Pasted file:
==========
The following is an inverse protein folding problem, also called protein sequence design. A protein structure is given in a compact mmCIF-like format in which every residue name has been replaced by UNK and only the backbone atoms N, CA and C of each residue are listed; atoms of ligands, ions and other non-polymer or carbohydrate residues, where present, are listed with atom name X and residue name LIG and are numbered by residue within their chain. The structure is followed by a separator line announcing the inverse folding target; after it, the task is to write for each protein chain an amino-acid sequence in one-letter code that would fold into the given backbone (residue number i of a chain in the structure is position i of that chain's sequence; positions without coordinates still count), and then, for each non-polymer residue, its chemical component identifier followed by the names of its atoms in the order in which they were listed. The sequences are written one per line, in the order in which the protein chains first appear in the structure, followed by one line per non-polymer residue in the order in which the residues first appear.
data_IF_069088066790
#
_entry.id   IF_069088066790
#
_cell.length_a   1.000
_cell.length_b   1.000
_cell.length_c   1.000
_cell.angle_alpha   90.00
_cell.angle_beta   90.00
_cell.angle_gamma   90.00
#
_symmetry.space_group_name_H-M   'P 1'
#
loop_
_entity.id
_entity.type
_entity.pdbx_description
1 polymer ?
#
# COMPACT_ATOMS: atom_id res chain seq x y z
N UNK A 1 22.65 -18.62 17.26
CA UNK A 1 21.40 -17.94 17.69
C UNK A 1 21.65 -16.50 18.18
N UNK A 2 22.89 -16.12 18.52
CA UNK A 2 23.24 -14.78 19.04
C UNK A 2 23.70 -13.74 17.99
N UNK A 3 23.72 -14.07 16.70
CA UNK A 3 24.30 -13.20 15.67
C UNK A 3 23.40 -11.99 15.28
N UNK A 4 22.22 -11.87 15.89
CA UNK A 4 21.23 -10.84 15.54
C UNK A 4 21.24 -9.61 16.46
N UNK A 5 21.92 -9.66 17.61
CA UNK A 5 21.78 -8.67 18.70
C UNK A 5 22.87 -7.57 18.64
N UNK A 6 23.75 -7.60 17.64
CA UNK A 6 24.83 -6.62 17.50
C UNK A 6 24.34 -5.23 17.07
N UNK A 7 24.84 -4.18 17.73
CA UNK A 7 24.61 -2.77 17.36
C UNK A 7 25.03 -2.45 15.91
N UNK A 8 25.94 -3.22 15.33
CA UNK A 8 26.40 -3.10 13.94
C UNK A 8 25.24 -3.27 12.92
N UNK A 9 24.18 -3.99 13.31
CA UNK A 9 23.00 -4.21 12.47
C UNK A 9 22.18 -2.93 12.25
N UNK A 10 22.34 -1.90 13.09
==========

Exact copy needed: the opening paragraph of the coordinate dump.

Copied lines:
The following is an inverse protein folding problem, also called protein sequence design. A protein structure is given in a compact mmCIF-like format in which every residue name has been replaced by UNK and only the backbone atoms N, CA and C of each residue are listed; atoms of ligands, ions and other non-polymer or carbohydrate residues, where present, are listed with atom name X and residue name LIG and are numbered by residue within their chain. The structure is followed by a separator line announcing the inverse folding target; after it, the task is to write for each protein chain an amino-acid sequence in one-letter code that would fold into the given backbone (residue number i of a chain in the structure is position i of that chain's sequence; positions without coordinates still count), and then, for each non-polymer residue, its chemical component identifier followed by the names of its atoms in the order in which they were listed. The sequences are written one per line, in the order in which the protein chains first appear in the structure, followed by one line per non-polymer residue in the order in which the residues first appear.